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You get some texts at 6am saying that you’re Youth Services Librarian is gonna be out sick on the 2nd day of Summer Reading. But you know what?You just have to do it. You know it’s gonna be a very busy day but sick people always need to stay away from healthy people in a work setting, so you figure out the plan and you make it work. You just have to do it. You take some time yourself to sit back at the Summer Reading Sign up desk and help people out. Eventually a few other employees will trickle in and staffing will be OK for the rest of the day. You get through it. With a smile and a friendly voice, you welcome every child into the library, chat with their parents or grandparents, and you sign them up for summer reading. You help them get to wherever they need to be at that point in time. You just have to do it. There’s no other option. You do it, you make it work, and you put positivity out into the world through your work.

This is the mantra for the small rural library. As I read the mantra once again, it feels like it’s this mashup of mantras and American “pull yourself up by the bootstraps” ideology. I hate that ideology, but for some reason it works here. In the small rural public library, you know that your job is to make good things happen for the residents of your community. You know they’re struggling with the massive shifts happening in our world right now. You know they feel left behind and that they can’t keep up. They feel like everyone has forgotten about them. So you know the work you have ahead of you and what needs to be done. You go to your library every day and you say this to yourself: You just have to do it.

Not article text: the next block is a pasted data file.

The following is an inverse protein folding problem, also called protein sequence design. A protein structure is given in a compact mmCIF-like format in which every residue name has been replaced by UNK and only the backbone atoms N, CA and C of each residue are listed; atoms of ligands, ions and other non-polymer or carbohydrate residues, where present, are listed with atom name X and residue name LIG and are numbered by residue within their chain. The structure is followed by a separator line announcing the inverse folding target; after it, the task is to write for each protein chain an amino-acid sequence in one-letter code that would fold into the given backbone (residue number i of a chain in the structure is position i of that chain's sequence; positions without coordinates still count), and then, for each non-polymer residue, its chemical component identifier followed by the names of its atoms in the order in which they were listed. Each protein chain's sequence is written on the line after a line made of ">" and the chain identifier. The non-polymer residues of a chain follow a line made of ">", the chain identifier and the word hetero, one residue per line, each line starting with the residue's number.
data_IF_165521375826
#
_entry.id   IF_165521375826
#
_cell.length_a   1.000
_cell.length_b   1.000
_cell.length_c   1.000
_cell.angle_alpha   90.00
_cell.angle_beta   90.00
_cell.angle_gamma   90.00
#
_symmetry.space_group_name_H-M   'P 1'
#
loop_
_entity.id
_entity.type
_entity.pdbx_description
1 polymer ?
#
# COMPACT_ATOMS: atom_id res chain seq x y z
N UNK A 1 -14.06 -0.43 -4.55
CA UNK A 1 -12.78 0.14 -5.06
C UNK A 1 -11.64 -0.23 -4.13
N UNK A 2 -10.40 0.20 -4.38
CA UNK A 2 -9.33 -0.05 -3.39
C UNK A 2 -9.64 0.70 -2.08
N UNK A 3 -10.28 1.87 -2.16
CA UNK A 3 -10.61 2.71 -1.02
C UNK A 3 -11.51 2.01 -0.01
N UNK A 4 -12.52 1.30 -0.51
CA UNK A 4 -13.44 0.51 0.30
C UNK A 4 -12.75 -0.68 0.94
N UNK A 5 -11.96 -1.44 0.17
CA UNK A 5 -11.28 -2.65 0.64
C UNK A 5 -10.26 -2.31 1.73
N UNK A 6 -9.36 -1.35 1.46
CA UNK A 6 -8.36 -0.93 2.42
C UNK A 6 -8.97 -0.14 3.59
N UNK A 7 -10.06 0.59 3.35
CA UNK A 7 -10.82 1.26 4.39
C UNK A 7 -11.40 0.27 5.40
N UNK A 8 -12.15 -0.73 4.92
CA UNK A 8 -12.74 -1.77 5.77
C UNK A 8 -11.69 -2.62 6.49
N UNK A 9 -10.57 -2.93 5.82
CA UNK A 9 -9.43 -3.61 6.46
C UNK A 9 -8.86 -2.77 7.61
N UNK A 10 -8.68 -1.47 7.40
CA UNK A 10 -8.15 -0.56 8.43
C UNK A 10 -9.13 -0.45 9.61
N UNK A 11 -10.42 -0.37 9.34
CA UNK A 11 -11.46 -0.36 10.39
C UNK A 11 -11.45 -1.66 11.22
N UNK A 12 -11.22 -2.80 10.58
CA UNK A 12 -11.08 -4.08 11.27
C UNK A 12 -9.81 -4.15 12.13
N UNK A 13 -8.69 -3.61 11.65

Libraries, Online Identity

Podcast: Chatting with Turbitt and Duck

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Last week I had a great early morning for me late night for them chat with Amy Walduck and Sally Turbitt, better known to librarians and podcasters as the great Turbitt & Duck for their most excellent podcast of the same name. I loved this chat and I’m happy now that you can listen in on our chat now that Episode 15 of their podcast is live. Head on over to their website and give it a listen.

Amy and Sally are great people. I first met Amy back when I visited the State Library of Queensland in 2015 and I have been connected to Sally online for quite a few years now. Both of them show a great passion for what libraries do right now and what they can do in the future. Their enthusiasm is infectious, and they are the kind of talented and creative people I think I want in my life. We chatted about everything that seems to be on my mind these days: creativity, gardens, work, family, positivity, working in a small town library, and a lot more.  I hope you enjoy the podcast.

I’ll also put in a nice plug for their Facebook group THE FISH POND. It’s a great place to chat with other librarians and share ideas. I usually get really overwhelmed by library Facebook groups. They’re either way too big or they get super gossipy and dramatic. This one doesn’t do any of those things and it just feels right. The energy is there.

Follow Turbitt & Duck on Twitter: https://twitter.com/TurbittNDuck

Listen via Apple Podcasts here

Listen via Android Podcasts here

RSS Feed for Turbitt & Duck Podcasts

And here’s every other possible way to listen and subscribe